Chrysler CMO Olivier Francois says it would have been silly to hire a comedic "genius" like Will Ferrell to pitch Dodge Durango and ask him to stick to a script written by a copywriter.
Instead, Mr. Francois basically turned over production to Mr. Ferrell and his team from Funny or Die. The results speak for themselves.
The three-month campaign to co-promote the redesigned SUV, and Paramount's Dec. 18 release of "Anchorman 2: The Legend Continues," helped keep Durango sales humming.
Mr. Francois said Mr. Ferrell blew away his expectation of producing five or 10 TV spots. Instead, they ended up with 70 spots. There was so much material that Chrysler's team had trouble deciding what to put on TV and what to put on the Internet. About 40 have appeared either as TV commercials or Web videos. Many of the remaining videos will debut this month as the campaign wraps up.
Chrysler won't comment on spending. But since the auto maker and movie studio worked together -- along with agency Wieden & Kennedy -- the cost of using a big star like Mr. Ferrell was not as high as you might think, he said. From a production standpoint, the spots are as bare bones as you can get. There's Mr. Ferrell in his Ron Burgundy getup, a Durango and a few supporting actors here and there. Put it all together and Dodge got a lot of bang for its buck.
"It was very cost-effective," said Mr. Francois.
With the campaign winding down, Advertising Age asked Mr. Francois for his personal favorites. Like any doting father, the Chrysler CMO said he "loves them all." But he especially enjoys four in particular.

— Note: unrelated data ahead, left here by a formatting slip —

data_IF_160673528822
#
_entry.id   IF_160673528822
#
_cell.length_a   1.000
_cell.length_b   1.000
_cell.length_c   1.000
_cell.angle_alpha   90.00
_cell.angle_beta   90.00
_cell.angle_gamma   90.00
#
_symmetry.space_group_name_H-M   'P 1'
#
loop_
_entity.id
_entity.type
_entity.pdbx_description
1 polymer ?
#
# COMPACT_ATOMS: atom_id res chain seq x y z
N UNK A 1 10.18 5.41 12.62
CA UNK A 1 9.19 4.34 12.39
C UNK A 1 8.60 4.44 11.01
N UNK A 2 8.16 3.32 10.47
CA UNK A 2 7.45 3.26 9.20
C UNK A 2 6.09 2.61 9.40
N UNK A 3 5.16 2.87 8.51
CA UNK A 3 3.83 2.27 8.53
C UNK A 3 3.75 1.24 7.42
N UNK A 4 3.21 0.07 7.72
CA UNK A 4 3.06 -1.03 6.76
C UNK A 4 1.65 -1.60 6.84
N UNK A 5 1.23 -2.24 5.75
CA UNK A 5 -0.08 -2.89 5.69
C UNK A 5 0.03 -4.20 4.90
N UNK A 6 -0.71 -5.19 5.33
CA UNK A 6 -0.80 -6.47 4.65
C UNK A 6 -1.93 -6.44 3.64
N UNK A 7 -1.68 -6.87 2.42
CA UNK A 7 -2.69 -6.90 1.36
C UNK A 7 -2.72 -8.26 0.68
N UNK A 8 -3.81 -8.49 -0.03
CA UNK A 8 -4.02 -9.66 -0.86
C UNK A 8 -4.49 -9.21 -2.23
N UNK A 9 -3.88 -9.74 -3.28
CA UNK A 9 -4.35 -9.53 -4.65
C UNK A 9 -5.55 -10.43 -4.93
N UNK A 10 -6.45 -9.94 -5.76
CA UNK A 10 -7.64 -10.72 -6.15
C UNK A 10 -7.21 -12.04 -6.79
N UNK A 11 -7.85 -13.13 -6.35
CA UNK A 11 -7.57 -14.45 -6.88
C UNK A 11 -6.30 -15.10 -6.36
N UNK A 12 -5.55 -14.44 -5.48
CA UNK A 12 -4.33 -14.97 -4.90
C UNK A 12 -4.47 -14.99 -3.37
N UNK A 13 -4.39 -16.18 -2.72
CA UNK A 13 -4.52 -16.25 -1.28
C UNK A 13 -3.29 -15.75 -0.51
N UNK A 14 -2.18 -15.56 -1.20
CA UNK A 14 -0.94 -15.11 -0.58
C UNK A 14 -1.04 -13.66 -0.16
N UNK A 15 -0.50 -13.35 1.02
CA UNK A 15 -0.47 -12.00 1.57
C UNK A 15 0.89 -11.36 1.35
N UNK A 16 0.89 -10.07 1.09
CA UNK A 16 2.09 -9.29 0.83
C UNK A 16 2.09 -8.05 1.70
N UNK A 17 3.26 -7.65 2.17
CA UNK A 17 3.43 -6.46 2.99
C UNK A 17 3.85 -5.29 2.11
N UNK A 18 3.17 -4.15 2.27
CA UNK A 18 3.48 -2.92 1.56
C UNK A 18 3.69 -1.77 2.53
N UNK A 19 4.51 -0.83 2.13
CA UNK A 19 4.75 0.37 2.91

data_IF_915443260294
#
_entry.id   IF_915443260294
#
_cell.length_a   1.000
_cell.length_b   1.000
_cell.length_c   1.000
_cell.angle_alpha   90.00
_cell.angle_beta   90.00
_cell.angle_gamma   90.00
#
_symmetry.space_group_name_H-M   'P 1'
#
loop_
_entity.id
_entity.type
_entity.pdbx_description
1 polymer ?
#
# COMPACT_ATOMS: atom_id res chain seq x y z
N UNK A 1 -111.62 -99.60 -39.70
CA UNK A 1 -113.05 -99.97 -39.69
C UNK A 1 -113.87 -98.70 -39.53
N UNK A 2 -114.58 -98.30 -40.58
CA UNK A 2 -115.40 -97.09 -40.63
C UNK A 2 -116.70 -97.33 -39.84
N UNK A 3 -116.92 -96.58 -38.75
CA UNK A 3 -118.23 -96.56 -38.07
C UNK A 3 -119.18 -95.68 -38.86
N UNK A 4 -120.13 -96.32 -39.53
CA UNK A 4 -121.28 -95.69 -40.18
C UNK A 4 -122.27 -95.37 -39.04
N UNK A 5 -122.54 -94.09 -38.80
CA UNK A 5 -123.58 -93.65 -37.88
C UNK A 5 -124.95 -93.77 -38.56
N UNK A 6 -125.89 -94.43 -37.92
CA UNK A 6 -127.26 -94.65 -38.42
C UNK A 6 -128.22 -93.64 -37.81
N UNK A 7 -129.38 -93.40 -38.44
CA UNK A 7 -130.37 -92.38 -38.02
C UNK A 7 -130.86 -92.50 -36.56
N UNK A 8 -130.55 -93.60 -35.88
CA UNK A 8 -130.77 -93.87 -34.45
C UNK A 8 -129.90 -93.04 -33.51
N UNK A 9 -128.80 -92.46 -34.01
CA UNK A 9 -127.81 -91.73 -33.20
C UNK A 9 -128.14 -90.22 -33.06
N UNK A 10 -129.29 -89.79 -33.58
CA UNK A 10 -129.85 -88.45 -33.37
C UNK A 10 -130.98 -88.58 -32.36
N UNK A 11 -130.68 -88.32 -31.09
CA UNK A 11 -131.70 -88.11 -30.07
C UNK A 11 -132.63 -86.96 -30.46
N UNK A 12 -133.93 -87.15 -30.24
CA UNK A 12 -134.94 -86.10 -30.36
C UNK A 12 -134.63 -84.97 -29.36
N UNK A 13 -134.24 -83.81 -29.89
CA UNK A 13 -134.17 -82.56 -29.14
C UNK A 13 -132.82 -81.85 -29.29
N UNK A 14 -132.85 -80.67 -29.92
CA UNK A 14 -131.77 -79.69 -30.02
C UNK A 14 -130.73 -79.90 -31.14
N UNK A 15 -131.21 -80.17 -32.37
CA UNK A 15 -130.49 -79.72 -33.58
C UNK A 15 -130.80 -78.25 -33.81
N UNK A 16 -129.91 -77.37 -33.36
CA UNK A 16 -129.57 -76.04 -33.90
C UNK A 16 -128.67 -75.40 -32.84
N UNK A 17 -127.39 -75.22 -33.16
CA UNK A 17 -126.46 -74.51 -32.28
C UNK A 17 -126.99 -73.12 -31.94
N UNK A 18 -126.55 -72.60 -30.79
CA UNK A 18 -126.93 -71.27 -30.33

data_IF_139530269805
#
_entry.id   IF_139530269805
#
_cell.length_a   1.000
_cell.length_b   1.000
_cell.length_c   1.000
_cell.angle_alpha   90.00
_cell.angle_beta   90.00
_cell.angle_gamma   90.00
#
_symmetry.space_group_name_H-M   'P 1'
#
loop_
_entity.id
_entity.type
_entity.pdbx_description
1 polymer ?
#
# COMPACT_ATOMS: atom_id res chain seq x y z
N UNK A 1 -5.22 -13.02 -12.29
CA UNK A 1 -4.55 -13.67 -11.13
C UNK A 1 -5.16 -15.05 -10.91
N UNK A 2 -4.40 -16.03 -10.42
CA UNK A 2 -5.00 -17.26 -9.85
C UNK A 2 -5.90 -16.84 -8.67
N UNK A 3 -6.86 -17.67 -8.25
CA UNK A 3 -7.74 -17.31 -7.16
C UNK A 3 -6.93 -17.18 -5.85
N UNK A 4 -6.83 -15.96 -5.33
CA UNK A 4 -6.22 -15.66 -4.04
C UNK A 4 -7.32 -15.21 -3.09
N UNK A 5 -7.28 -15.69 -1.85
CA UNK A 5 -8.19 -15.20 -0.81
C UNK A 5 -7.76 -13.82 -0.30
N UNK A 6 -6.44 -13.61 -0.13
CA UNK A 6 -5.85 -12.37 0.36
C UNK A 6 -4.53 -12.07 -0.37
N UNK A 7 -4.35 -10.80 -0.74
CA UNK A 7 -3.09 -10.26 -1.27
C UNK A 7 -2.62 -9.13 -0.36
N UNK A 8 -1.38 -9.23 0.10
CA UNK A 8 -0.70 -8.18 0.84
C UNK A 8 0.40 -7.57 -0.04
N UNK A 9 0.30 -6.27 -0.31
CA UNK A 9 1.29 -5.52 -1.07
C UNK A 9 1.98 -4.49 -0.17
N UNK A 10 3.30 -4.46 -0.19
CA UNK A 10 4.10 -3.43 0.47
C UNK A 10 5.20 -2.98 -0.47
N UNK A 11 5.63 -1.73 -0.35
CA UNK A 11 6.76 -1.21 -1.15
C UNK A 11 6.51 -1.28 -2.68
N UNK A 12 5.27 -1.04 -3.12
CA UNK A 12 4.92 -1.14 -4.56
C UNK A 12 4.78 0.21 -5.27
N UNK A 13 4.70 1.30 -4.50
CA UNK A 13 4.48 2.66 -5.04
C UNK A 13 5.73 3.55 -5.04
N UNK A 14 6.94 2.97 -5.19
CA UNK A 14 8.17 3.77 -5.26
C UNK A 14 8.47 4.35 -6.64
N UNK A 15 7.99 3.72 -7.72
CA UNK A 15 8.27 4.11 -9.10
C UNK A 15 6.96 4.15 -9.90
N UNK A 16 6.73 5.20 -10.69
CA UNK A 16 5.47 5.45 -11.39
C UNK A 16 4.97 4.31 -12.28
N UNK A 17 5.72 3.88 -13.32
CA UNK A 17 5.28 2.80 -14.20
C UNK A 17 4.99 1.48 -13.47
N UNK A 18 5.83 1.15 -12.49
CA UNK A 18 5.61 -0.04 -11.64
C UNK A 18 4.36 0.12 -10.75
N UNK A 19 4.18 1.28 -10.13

The first is a 30-second spot called "Ride" in which the bumbling 1970's-ere anchorman doesn't realize "MPG" stands for miles per gallon.
"It makes me laugh every time. Every time," said Mr. Francois.
Then there are three spots where the media placement helped the jokes pay off, he said.
There was :60 called "It's Perfect for Sax" showing Burgundy playing the saxophone that aired during the American Music Awards. Mr. Francois said he was in the audience when AMA producers showed it live to the crowd in Los Angeles. The reaction was "hysterical," he said.
Then there were two "Ballroom Dancers" spots that aired on ABC's Dancing with the Stars, in which Burgundy angrily chases what he calls "dirty dancers" off his set.
"They were very funny in the context of Dancing with the Stars," he said.
Overall, the videos have been viewed 15.3 million times and counting on YouTube. The most viewed have been "It Comes Standard" (3.7 million views) and "Staring Contest" (2.6 million). But Mr. Francois credits that ranking with them being the first two videos released.
We might not have seen the last of Ron Burgundy pitching Durango. Mr. Francois said Chrysler might drop a new video for the DVD release of "Anchorman 2." But that's a long way down the road.
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